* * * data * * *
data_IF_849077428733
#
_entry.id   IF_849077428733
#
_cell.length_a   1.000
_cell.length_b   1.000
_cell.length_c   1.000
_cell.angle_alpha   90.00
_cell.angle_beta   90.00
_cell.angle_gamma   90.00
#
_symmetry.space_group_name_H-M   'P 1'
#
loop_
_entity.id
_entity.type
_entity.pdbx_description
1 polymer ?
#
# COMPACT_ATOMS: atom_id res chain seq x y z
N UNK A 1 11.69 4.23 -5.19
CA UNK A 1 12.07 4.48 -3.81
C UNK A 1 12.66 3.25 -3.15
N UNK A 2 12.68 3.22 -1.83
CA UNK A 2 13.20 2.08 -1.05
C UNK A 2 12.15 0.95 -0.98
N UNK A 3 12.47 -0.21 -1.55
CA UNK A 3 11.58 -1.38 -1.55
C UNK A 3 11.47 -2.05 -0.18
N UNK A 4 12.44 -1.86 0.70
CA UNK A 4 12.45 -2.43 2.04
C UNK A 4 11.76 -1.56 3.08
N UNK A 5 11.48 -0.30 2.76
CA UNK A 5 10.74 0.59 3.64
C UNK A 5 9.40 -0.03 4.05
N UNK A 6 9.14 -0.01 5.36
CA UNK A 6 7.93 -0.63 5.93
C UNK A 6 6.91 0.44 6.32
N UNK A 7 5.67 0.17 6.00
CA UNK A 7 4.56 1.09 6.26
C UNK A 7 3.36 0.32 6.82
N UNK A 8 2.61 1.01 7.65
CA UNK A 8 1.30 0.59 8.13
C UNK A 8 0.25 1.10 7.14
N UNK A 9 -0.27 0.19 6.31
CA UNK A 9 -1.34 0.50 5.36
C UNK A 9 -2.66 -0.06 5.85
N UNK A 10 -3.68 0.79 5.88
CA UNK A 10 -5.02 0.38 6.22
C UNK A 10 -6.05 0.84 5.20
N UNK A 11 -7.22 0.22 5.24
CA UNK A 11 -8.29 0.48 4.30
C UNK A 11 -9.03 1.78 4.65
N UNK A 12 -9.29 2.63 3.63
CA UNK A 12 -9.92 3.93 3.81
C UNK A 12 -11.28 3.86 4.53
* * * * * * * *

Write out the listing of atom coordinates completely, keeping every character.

data_IF_849077428733
#
_entry.id   IF_849077428733
#
_cell.length_a   1.000
_cell.length_b   1.000
_cell.length_c   1.000
_cell.angle_alpha   90.00
_cell.angle_beta   90.00
_cell.angle_gamma   90.00
#
_symmetry.space_group_name_H-M   'P 1'
#
loop_
_entity.id
_entity.type
_entity.pdbx_description
1 polymer ?
#
# COMPACT_ATOMS: atom_id res chain seq x y z
N UNK A 1 11.69 4.23 -5.19
CA UNK A 1 12.07 4.48 -3.81
C UNK A 1 12.66 3.25 -3.15
N UNK A 2 12.68 3.22 -1.83
CA UNK A 2 13.20 2.08 -1.05
C UNK A 2 12.15 0.95 -0.98
N UNK A 3 12.47 -0.21 -1.55
CA UNK A 3 11.58 -1.38 -1.55
C UNK A 3 11.47 -2.05 -0.18
N UNK A 4 12.44 -1.86 0.70
CA UNK A 4 12.45 -2.43 2.04
C UNK A 4 11.76 -1.56 3.08
N UNK A 5 11.48 -0.30 2.76
CA UNK A 5 10.74 0.59 3.64
C UNK A 5 9.40 -0.03 4.05
N UNK A 6 9.14 -0.01 5.36
CA UNK A 6 7.93 -0.63 5.93
C UNK A 6 6.91 0.44 6.32
N UNK A 7 5.67 0.17 6.00
CA UNK A 7 4.56 1.09 6.26
C UNK A 7 3.36 0.32 6.82
N UNK A 8 2.61 1.01 7.65
CA UNK A 8 1.30 0.59 8.13
C UNK A 8 0.25 1.10 7.14
N UNK A 9 -0.27 0.19 6.31
CA UNK A 9 -1.34 0.50 5.36
C UNK A 9 -2.66 -0.06 5.85
N UNK A 10 -3.68 0.79 5.88
CA UNK A 10 -5.02 0.38 6.22
C UNK A 10 -6.05 0.84 5.20
N UNK A 11 -7.22 0.22 5.24
CA UNK A 11 -8.29 0.48 4.30
C UNK A 11 -9.03 1.78 4.65
N UNK A 12 -9.29 2.63 3.63
CA UNK A 12 -9.92 3.93 3.81
C UNK A 12 -11.28 3.86 4.53